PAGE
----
3.              Hispanic issues are everyone’s issues.  When I was attending a town hall meeting here in Nevada I managed to get on the Spanish news that night even though I am not Hispanic and Spanish is my second language.  The reason is because the town hall was about e-verify and several of the attendees complained about being stopped by police that asked them for their social security numbers.  I stood up and said that this was not just an issue for Hispanics.  I was stopped by a BLM officer who demanded my social security number and even threatened to broadcast it over his radio if I didn’t provide it willingly. (This is why I really don’t like the BLM.)  These issues affect everyone.  If the police can demand proof of residency or a social security card from a Hispanic they can also demand it from an Asian, African, or Caucasian.  I personally don’t want to carry my passport everywhere I go.

There are many other messages that will get the attention of the Hispanics but I believe these three are the key to opening up the dialogue.

The Vice Presidential Selection

While I don’t think that the VP pick will greatly influence the Hispanic vote I do think it will impact the election if it garners media attention.  Contrary to popular opinion, I think Sarah Palin helped the McCain campaign.  It wasn’t enough, but it brought media attention to a campaign that desperately needed it.  This time the Republican still desperately needs media attention but one other factor is very different:  A Democrat is the incumbent.  In today’s world of anti-incumbent fervor, the challenger has a much better chance of winning than 8 years ago.

The biggest challenge that Romney faces is that people are not excited about him being president.  Many of them will vote for Romney just to vote against Obama.  Romney needs people to vote for him and I think the right VP candidate will help that if it is coupled with a higher-energy campaign.  Romney is sending the right messages, but his delivery is not energizing the voters who are wary after being burnt by Obama.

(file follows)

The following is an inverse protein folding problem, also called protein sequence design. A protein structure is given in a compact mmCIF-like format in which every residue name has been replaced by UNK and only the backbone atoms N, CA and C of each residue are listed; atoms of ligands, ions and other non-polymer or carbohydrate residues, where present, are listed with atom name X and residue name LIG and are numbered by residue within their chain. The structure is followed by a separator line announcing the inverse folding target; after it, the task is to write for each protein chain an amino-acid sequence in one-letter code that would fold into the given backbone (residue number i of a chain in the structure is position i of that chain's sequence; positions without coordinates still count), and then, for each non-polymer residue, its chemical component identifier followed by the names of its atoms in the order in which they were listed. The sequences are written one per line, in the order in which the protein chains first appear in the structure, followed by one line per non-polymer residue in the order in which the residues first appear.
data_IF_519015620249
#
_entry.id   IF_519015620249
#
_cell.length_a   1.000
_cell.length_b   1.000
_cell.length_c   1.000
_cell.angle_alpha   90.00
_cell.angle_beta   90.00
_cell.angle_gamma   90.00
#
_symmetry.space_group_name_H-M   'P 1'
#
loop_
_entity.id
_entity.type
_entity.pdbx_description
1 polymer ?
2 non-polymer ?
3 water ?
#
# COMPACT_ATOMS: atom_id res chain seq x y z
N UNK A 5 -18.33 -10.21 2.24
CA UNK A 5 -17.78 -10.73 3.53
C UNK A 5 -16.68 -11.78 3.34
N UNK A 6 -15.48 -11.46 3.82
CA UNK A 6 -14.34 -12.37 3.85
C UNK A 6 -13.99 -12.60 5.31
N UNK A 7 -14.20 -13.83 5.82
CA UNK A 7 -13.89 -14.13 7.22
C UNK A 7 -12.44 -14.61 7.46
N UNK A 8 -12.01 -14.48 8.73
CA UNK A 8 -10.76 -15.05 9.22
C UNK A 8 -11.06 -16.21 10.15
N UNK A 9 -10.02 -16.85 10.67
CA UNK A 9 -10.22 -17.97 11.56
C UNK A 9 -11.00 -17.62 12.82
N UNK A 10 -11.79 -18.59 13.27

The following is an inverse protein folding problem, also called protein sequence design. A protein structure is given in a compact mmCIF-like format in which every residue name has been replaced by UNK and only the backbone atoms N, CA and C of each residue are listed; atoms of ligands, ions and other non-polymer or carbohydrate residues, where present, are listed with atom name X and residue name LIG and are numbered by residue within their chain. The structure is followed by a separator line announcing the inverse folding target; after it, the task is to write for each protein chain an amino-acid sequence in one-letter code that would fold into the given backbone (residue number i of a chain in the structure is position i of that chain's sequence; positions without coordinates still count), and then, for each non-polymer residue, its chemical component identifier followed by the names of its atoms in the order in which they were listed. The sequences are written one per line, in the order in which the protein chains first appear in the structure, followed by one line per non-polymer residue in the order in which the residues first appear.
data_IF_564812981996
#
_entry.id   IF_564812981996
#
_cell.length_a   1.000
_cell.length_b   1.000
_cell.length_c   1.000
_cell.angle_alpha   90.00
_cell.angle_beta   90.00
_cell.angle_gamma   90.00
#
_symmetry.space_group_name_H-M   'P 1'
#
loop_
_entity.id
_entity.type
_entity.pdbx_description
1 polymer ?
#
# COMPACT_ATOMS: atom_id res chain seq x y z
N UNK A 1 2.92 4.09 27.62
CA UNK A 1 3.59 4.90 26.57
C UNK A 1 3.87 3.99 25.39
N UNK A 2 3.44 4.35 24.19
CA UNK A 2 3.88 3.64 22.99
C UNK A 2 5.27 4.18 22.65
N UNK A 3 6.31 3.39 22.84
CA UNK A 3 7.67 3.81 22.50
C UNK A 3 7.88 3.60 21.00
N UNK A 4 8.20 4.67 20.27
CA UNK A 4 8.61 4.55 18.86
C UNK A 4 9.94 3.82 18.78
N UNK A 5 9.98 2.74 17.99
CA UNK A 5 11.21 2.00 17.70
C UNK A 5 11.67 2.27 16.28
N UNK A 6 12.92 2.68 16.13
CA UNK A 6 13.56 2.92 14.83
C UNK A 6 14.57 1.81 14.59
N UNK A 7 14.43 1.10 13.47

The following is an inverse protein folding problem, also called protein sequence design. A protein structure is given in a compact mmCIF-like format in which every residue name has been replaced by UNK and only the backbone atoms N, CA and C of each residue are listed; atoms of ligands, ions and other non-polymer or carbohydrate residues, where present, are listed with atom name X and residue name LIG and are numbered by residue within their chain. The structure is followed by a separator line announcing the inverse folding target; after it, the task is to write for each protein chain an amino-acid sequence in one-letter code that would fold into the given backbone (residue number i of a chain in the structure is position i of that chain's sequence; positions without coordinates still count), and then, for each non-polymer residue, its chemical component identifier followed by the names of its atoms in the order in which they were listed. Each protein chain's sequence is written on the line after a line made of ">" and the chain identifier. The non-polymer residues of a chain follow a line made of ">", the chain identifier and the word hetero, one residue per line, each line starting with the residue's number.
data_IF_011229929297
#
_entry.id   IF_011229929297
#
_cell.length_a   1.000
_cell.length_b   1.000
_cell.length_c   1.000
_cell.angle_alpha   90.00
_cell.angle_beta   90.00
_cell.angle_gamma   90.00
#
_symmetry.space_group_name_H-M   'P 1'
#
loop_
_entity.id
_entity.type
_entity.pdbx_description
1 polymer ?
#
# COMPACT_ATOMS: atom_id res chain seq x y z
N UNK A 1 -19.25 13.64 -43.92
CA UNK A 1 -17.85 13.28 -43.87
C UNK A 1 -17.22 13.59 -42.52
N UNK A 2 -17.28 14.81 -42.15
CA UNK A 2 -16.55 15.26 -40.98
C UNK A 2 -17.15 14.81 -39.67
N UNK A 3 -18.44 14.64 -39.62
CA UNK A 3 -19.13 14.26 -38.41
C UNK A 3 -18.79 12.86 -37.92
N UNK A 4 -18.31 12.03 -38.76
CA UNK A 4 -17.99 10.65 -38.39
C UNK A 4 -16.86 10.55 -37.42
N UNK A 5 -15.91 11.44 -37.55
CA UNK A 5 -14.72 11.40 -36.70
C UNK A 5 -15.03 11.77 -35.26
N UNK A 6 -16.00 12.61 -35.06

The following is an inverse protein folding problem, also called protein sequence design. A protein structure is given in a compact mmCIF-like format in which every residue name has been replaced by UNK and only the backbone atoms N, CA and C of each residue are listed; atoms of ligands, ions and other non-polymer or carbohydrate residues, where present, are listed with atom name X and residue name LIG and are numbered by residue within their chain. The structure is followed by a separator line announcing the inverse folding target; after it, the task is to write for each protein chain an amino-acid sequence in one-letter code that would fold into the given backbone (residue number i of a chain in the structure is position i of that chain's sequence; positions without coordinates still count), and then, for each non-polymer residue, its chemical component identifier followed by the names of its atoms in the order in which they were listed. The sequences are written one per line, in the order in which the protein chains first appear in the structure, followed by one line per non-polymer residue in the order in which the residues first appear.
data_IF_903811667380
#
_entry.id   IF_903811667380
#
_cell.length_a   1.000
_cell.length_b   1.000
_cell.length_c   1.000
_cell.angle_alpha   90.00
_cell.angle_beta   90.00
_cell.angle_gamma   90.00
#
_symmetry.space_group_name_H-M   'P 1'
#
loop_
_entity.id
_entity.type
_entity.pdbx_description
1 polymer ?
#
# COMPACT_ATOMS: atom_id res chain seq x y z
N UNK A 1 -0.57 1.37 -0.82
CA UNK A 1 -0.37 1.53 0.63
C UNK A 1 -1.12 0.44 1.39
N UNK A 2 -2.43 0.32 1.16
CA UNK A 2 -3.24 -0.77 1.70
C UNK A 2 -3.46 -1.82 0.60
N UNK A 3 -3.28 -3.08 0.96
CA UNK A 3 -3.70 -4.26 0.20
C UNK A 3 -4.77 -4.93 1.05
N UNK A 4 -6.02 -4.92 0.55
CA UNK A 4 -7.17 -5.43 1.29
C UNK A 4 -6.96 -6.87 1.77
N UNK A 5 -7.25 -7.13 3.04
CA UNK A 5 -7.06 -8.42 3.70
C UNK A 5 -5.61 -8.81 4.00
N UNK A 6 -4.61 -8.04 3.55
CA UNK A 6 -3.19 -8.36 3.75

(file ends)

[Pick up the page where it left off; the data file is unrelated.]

Voters like Romney’s business aptitude.  We need it right now.  They also like the idea of American exceptionalism and, with that, generally like Romney’s foreign policy.  What they don’t like is Romney’s perceived vanilla flavoring.  He is viewed by many as just another politician who won’t be able to control the beauracracy or slow the entitlement tsunami.

How can the VP help that perception?  Pick a high-energy, relatively unknown conservative that does not live or work in Washington DC, preferably a resident of a swing state.  Someone like Palin with one difference:  Don’t pick a first term governor.

I don’t know exactly who that person is.  I wouldn’t pick any of the other Republican candidates for president.  (Although I might pick Ron Paul as Secretary of the Treasury.)  Mitch Daniels has taken another job.  Marco Rubio is already working in Washington.  Susana Martinez and Scott Walker are still in their first term.  Donald Trump would be viewed as a corporate crony.  Arnold Schwarzenegger is not eligible for the office.

Who does that leave?  Ken Blackwell? Wayne Allen Root?  Joe the Plumber?

Who would you pick?

David Arredondo guest blog: About Ohio’s New Congressional Districts

Editor’s note:  David Arredondo is a Lorain resident, very involved in the Lorain community and a highly visible member of the Coalition for Hispanic/Latino Issues & Progress (CHIP).  He is the vice chair for the Lorain County Republican Party.  He’s often a featured guest on WEOL radio to discuss his work with international students at Lorain County Community College (LCCC) as well as sharing a center-right perspective on political issues.  He’s also appeared as a Republican pundit on Feagler & Friends, which airs on the PBS affiliate in Cleveland, WVIZ.  Professionally, David Arredondo is the Director of International Student Services at Lorain County Community College.